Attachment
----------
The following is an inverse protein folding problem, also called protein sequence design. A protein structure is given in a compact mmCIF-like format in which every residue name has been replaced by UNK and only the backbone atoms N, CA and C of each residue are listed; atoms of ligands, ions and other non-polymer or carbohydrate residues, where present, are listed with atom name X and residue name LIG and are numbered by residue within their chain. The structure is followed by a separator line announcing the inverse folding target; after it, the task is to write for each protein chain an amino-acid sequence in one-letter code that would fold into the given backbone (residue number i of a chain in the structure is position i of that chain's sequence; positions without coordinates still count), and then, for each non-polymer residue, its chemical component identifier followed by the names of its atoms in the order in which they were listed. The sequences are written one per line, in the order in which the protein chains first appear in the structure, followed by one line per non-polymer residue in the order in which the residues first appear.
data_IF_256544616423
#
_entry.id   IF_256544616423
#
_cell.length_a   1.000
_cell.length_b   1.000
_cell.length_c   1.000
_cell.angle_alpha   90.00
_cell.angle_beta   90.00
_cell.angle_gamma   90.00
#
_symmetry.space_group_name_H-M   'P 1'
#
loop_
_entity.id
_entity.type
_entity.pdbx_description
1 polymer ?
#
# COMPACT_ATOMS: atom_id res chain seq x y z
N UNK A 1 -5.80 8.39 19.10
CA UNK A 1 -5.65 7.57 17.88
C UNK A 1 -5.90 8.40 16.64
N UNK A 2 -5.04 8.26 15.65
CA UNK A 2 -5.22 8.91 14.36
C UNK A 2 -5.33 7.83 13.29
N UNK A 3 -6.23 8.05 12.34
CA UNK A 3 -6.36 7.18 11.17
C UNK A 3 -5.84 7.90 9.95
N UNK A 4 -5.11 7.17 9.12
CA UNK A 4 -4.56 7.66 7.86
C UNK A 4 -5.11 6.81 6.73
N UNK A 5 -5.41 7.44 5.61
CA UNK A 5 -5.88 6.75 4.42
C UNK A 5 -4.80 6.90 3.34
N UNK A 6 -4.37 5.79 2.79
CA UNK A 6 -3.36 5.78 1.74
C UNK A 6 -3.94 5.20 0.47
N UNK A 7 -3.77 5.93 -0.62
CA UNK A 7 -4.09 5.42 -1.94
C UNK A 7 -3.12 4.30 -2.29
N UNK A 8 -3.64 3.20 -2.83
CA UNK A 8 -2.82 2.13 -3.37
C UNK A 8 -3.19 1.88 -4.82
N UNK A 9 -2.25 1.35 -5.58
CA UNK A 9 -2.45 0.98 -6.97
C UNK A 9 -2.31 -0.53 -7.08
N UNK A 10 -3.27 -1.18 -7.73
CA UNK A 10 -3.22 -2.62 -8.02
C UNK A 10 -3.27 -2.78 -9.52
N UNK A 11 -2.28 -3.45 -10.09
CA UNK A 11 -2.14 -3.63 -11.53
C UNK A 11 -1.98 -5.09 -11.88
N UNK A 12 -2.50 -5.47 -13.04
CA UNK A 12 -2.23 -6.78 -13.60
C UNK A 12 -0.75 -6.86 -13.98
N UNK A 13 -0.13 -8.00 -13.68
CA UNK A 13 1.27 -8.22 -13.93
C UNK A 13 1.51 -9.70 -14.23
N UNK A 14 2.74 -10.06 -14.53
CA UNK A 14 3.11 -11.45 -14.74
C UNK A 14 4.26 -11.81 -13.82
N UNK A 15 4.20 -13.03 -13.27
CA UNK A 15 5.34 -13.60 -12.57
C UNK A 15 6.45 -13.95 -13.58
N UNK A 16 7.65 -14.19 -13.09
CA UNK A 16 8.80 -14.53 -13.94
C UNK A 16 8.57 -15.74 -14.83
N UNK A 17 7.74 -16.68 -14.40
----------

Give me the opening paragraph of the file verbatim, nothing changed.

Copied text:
The following is an inverse protein folding problem, also called protein sequence design. A protein structure is given in a compact mmCIF-like format in which every residue name has been replaced by UNK and only the backbone atoms N, CA and C of each residue are listed; atoms of ligands, ions and other non-polymer or carbohydrate residues, where present, are listed with atom name X and residue name LIG and are numbered by residue within their chain. The structure is followed by a separator line announcing the inverse folding target; after it, the task is to write for each protein chain an amino-acid sequence in one-letter code that would fold into the given backbone (residue number i of a chain in the structure is position i of that chain's sequence; positions without coordinates still count), and then, for each non-polymer residue, its chemical component identifier followed by the names of its atoms in the order in which they were listed. The sequences are written one per line, in the order in which the protein chains first appear in the structure, followed by one line per non-polymer residue in the order in which the residues first appear.